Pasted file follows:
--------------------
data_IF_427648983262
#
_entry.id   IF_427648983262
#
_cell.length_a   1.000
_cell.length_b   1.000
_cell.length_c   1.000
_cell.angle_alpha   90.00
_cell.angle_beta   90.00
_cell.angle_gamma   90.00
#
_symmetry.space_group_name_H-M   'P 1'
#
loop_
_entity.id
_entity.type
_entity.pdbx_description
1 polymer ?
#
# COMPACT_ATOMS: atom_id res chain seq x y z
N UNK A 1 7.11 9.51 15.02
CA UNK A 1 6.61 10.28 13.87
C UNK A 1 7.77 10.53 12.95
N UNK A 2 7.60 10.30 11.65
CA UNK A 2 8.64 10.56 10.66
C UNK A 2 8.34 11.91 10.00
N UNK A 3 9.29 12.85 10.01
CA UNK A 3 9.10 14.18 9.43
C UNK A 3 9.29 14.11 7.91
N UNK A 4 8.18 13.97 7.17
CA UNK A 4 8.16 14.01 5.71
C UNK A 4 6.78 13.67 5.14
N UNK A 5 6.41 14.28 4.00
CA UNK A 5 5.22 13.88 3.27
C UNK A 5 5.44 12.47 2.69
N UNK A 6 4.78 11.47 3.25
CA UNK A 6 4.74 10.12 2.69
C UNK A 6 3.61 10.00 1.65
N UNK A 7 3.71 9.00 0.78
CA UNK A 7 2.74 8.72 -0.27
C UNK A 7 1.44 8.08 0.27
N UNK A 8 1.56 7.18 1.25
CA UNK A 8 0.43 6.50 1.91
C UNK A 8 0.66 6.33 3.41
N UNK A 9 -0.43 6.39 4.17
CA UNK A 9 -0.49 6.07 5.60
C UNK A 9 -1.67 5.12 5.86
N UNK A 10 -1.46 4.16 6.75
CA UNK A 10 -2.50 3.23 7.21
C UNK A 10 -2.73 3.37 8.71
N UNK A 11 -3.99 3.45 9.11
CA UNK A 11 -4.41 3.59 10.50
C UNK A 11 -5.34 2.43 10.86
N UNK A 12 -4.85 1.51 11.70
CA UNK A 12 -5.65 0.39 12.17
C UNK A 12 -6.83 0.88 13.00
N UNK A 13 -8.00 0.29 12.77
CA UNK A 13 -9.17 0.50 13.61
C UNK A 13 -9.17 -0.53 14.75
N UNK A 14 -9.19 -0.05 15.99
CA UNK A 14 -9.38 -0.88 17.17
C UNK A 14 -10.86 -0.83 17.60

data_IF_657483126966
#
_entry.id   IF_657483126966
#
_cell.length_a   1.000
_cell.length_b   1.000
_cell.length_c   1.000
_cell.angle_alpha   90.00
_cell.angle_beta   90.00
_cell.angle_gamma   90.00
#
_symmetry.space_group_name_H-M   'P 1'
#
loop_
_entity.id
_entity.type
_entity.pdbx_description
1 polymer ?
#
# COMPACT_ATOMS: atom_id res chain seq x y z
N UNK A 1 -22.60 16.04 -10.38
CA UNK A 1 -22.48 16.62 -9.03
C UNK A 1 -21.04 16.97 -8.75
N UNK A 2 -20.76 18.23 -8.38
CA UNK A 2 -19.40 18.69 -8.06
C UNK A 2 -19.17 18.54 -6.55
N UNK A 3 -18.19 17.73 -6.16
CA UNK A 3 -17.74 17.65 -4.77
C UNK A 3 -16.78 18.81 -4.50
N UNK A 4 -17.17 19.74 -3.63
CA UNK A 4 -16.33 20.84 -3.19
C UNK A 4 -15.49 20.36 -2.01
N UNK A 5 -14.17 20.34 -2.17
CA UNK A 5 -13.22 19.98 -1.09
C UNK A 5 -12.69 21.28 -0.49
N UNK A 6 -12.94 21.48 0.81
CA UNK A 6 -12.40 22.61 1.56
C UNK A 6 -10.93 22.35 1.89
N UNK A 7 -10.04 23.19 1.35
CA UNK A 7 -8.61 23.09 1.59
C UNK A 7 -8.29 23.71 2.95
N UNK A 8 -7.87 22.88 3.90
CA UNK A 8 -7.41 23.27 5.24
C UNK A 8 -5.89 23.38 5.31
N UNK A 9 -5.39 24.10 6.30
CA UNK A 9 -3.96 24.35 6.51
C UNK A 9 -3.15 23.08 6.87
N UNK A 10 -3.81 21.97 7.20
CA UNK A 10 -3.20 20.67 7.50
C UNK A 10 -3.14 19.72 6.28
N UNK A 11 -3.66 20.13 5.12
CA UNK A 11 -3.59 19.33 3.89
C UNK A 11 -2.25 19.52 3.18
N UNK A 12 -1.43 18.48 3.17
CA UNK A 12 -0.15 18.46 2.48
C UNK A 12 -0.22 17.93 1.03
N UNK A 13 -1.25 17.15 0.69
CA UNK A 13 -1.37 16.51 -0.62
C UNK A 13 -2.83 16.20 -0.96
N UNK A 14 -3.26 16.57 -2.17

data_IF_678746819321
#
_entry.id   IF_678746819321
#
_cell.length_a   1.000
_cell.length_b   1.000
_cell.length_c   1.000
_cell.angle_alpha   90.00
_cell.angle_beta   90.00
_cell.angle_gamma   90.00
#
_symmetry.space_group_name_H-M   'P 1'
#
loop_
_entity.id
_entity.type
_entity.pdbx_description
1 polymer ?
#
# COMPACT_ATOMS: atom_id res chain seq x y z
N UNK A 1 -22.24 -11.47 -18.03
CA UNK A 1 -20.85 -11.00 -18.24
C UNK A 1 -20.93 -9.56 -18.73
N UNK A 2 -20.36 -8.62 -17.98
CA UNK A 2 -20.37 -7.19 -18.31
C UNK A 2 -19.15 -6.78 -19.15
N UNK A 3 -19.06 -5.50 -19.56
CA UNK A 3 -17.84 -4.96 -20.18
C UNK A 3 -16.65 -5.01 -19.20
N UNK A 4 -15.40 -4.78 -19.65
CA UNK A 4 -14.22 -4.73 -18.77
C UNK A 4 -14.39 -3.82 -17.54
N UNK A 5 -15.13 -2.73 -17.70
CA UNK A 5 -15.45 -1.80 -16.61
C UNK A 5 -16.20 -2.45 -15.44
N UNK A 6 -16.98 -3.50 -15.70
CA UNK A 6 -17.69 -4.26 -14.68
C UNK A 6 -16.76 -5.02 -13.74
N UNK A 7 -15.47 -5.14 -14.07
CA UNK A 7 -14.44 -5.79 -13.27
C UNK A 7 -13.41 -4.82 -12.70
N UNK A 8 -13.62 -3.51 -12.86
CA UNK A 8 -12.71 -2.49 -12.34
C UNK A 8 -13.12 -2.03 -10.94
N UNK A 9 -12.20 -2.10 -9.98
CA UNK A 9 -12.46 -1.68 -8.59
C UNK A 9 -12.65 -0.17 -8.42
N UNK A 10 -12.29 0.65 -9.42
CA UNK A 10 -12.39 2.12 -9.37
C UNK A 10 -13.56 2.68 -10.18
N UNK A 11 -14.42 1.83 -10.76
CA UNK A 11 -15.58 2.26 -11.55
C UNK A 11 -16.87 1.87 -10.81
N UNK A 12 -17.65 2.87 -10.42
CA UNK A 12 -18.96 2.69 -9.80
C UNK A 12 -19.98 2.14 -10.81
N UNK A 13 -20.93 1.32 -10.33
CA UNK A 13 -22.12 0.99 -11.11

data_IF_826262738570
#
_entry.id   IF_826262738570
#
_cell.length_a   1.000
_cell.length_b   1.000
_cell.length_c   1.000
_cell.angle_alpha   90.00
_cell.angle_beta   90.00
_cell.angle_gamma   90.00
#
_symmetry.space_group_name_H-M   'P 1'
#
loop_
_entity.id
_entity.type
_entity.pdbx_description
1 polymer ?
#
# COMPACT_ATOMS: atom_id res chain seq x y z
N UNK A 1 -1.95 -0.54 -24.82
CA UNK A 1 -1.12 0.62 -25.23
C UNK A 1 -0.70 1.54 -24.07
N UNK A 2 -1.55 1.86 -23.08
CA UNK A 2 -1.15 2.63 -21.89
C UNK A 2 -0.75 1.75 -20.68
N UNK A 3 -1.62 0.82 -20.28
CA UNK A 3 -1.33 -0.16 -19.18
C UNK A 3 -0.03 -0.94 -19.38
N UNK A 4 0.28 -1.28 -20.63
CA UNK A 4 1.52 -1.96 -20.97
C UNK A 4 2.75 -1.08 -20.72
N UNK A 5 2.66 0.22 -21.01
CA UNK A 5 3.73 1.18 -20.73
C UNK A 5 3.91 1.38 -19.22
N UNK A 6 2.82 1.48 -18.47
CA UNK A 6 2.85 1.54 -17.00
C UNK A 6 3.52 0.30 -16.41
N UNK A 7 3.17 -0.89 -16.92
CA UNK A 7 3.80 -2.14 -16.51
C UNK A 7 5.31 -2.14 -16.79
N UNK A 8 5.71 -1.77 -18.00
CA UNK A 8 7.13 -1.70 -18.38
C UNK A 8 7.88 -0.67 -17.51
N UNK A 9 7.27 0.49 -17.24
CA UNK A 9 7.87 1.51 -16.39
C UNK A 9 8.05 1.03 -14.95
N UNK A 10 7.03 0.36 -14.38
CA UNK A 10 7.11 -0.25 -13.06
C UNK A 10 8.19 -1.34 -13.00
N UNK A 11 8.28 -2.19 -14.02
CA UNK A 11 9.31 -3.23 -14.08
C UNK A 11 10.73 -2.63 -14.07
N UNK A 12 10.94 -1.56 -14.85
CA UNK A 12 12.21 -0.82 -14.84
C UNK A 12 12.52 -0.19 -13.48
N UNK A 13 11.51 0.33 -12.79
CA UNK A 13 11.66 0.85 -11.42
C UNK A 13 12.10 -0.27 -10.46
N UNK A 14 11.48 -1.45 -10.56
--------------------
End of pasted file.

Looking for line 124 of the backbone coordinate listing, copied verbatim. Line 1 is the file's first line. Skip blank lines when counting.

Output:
#